First and foremost, the Atlantic Coast Conference needs to guarantee itself more stability in the face of this realignment chaos. While the ACC Grant of Rights (GoR) has done an effective job so far of keeping the conference together, the individual buyout gets smaller and smaller every year. That slow march towards 2036, when the GoR finally expires, will probably be cut short by schools like FSU, who desperately want to get out early. So the ACC would be wise to add more members before that happens, preventing a full-on exodus like we just saw in the PAC-12.

TV Money

Adding two schools in California would be a great addition for the ACC’s TV revenue. Their contract with ESPN, which was signed before streaming really started to dominate our culture, reportedly gets a significant financial boost whenever a new state is added to the conference, due to the regionality of TV coverage. California, being the most populous state, especially would have a large effect on the TV contract’s worth. Plus the addition of the Pacific Time Zone could draw more viewers to the conference’s members, including Boston College.

Reduced Initial Revenue Distributions

If the ACC were to add new members, those schools would initially enter the conference at a reduced rate. Conference revenue distributions for new members would likely hang around 60-70% of the full amount for the first few years of membership. So the financial concerns around Stanford and Cal reducing the total overall revenue distributions would be quelled, at least temporarily, making the additions more likely.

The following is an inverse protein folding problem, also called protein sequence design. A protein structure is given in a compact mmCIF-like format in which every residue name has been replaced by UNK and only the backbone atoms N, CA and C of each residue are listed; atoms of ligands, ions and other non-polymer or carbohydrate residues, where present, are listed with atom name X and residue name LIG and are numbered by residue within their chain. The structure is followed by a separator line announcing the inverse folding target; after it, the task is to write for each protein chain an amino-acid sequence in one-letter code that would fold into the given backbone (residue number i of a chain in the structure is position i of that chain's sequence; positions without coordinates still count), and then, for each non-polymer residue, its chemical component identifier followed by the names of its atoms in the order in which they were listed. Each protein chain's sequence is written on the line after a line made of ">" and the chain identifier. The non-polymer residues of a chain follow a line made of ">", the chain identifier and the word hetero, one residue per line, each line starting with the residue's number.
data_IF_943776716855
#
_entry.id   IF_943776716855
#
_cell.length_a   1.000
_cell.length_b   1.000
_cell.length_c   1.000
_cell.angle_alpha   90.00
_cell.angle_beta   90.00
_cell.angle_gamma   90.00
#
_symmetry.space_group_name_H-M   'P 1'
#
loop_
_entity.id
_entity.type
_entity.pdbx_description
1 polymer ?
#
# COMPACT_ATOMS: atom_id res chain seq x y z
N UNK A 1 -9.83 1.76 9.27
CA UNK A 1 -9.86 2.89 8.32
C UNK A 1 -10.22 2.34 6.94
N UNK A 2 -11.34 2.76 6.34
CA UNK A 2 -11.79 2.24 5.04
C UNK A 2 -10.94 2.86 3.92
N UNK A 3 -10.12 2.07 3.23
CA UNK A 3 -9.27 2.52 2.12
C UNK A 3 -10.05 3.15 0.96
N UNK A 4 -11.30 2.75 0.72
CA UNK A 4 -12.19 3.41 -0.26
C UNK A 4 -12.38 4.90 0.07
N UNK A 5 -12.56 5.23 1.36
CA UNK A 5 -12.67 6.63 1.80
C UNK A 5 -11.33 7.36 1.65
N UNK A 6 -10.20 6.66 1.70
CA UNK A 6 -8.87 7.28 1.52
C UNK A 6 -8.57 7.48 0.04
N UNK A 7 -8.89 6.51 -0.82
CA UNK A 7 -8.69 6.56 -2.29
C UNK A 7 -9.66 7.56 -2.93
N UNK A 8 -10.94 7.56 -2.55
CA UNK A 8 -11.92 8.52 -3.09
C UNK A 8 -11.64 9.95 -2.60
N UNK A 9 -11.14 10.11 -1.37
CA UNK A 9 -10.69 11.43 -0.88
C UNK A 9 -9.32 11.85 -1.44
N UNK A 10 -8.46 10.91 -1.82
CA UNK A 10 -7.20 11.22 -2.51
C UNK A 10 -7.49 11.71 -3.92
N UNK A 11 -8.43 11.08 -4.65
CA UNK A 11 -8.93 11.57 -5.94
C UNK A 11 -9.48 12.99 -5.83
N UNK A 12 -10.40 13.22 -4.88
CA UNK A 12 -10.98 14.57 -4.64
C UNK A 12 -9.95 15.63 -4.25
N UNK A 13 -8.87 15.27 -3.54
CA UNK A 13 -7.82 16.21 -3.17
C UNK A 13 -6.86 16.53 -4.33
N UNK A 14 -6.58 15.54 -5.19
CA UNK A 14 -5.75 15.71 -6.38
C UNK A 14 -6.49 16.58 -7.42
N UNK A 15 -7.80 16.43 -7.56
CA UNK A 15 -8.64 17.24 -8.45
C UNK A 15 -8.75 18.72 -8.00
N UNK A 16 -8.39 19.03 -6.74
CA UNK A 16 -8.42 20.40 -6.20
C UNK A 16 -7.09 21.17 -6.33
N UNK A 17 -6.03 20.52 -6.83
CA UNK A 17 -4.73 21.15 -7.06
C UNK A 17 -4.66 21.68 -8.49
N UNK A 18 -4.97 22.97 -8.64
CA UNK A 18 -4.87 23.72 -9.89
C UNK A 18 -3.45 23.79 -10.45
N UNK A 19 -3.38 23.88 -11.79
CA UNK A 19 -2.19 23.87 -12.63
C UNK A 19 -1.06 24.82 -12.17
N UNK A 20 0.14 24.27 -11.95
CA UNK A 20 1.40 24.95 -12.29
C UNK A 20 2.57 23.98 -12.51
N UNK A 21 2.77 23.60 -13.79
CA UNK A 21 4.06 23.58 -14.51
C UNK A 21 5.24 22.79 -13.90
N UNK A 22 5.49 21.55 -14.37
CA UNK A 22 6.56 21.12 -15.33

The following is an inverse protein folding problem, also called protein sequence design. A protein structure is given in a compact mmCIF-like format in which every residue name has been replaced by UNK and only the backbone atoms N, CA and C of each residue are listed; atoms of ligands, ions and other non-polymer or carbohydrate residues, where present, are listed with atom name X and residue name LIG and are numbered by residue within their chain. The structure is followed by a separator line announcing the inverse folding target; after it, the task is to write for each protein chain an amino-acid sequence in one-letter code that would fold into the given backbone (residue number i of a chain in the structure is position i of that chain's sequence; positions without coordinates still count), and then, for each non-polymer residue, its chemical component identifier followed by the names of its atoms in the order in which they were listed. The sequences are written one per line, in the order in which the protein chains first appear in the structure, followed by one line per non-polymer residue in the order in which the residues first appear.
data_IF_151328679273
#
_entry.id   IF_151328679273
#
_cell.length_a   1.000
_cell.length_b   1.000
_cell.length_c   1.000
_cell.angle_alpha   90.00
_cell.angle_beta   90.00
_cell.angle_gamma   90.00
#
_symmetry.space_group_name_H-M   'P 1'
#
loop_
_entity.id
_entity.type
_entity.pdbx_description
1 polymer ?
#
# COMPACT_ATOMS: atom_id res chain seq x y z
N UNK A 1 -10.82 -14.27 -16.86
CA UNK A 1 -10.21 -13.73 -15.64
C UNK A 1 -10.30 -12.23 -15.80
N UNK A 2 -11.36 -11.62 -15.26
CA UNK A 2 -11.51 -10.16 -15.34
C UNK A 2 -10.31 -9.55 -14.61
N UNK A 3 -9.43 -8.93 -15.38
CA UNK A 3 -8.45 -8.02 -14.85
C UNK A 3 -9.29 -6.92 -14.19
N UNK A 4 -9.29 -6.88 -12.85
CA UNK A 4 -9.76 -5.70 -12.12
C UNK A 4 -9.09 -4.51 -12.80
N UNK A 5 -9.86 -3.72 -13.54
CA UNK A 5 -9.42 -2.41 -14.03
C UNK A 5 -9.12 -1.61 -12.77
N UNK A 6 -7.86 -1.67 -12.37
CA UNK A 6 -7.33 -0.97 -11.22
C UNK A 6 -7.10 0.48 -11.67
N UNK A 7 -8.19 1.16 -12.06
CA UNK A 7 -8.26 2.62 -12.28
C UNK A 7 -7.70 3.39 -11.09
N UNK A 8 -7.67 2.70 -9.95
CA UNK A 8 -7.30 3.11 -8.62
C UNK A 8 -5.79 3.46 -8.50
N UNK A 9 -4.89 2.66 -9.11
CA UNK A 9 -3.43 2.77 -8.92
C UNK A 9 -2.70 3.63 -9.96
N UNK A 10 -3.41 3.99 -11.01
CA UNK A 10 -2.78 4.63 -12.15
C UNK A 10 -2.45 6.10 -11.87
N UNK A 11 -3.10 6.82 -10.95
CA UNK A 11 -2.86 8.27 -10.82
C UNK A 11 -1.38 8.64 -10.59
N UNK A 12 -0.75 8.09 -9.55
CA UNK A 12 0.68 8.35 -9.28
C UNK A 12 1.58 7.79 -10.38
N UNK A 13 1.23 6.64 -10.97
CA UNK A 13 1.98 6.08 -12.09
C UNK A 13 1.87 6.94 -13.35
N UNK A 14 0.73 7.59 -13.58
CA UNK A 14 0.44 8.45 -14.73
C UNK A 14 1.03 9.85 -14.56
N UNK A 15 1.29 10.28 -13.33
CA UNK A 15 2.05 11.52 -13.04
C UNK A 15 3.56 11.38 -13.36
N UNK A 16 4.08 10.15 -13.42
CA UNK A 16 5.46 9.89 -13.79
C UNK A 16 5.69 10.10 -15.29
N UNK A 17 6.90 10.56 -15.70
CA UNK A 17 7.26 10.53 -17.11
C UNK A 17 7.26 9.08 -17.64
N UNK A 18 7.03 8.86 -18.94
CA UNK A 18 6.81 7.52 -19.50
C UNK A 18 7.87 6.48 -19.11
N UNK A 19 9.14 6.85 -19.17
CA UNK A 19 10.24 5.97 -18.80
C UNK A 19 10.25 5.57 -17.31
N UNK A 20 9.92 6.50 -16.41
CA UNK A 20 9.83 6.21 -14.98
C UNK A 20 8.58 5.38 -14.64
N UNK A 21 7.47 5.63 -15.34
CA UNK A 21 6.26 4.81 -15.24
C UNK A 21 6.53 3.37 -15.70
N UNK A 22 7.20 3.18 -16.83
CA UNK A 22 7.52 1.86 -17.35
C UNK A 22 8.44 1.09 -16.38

Academics, Wealth, and Olympic Sports... Now and Later

After all of those logistical reasons that BC would benefit from this addition, there are the schools themselves. Stanford and Cal have some of the top academic programs in the country, their alumni base are some of the wealthiest people in the country, and their breadth of Olympic sports success is unrivaled. This is exactly the kind of reputation that Boston College would want to associate itself with. BC will never be a top national brand in sports, but they do have an opportunity to set their sights on greater success outside of revenue sports. A partnership with Stanford and Cal would promote these important aspects of the university in a way that few other new ACC members could.